Folkestone's fate has always been connected to its harbour. Since at least Roman times trading ships having been landing on these shores but it was the arrival of the railway that made the town a transport hub to rival Dover and one the most fashionable Edwardian seaside resorts. Departure point for the troops in World War I it was the site of Mata Hari's arrest and where Gandhi arrived in 1931 when fighting for Indian independence. During WWII over 2,000 long-range shells fell on Folkestone and the harbour was partially destroyed. The popular Channel crossing brought masses of people through the town until the service was stopped and the last train left the Harbour Station in 2009. By then Folkestone was no longer a desirable destination and the whole area fell into disrepair.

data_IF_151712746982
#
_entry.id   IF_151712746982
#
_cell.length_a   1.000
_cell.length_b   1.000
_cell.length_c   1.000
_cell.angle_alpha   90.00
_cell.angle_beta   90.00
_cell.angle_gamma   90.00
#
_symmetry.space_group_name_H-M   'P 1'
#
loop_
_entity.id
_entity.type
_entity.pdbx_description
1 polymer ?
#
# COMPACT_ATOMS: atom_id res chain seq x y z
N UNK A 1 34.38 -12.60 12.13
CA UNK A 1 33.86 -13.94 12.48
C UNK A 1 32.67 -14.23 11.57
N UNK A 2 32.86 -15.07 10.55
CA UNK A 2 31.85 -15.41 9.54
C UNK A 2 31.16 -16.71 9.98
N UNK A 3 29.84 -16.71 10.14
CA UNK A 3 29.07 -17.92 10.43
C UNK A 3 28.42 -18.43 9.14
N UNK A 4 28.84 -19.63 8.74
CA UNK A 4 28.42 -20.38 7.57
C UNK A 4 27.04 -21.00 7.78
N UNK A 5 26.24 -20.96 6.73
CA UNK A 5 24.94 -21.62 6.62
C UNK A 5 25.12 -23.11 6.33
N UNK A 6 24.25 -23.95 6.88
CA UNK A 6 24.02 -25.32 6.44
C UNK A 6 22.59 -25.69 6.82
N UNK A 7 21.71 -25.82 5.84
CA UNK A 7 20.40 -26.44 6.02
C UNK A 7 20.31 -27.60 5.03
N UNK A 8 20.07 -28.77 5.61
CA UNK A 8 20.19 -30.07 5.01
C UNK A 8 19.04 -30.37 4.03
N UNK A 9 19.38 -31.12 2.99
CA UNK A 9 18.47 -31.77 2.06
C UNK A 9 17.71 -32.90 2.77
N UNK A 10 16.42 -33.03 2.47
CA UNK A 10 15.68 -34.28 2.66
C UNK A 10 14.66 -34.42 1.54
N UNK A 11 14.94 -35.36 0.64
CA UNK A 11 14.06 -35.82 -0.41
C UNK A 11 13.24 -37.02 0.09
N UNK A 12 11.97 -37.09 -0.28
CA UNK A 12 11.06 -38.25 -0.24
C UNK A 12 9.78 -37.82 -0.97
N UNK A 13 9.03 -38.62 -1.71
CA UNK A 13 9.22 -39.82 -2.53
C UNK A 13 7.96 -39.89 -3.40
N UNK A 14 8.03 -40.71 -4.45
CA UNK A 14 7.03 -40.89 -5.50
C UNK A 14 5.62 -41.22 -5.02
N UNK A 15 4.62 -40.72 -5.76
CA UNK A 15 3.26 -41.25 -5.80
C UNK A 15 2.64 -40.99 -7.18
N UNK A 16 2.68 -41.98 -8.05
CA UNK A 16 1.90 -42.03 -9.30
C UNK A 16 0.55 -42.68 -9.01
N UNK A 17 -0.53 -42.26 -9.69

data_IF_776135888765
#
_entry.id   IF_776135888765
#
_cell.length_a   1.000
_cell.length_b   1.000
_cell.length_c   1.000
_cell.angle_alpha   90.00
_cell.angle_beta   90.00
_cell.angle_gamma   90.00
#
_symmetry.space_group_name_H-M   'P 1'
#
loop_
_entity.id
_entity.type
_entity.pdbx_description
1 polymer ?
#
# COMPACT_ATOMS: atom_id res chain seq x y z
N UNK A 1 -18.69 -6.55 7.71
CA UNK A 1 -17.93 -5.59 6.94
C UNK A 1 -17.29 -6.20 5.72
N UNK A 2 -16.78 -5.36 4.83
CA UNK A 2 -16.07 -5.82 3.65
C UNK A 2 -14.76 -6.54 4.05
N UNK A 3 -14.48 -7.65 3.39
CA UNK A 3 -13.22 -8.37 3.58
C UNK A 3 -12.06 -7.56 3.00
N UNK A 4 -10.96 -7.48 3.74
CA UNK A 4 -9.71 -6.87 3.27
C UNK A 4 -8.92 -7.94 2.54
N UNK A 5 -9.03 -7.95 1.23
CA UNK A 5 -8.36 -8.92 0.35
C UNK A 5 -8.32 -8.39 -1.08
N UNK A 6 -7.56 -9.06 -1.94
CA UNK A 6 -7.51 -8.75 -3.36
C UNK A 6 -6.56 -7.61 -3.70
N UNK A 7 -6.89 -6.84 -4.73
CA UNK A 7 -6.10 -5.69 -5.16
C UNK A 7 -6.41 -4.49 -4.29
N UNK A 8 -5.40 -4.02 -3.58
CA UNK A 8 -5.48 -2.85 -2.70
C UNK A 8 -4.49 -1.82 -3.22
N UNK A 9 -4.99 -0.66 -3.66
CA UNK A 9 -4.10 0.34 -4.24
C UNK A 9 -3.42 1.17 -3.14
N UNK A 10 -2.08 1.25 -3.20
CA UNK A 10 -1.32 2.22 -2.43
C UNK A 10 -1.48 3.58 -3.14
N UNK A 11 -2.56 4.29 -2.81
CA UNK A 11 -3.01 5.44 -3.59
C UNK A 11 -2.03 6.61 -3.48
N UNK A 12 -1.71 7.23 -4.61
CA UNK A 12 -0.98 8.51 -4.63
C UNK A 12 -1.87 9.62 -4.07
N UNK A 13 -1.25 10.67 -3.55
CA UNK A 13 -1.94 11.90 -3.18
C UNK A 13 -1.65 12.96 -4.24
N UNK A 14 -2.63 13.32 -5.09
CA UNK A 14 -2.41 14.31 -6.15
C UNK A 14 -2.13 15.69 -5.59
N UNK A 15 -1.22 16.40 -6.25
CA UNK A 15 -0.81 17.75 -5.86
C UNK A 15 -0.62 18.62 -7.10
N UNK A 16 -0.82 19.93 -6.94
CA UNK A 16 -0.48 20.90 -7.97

After being acquired by the Folkestone Harbour & Seafront Development Company the refurbished station opened as a public promenade in 2018 with a renewed offering of quirky food stalls and family entertainment.
The Harbour Plan - the last three plots in the Folkestone Seafront development - re-imagines the area around the Harbour Station where the warehouses and marshalling yard once stood. How can we plan a new neighbourhood where people want to live and visit that retains the character of harbour while making sure it has a long-term future? We believe the answer is in the site: in its layered history, in the views towards significant landmarks, in the success of the temporary food shacks, in the way people walk and spend time by the water.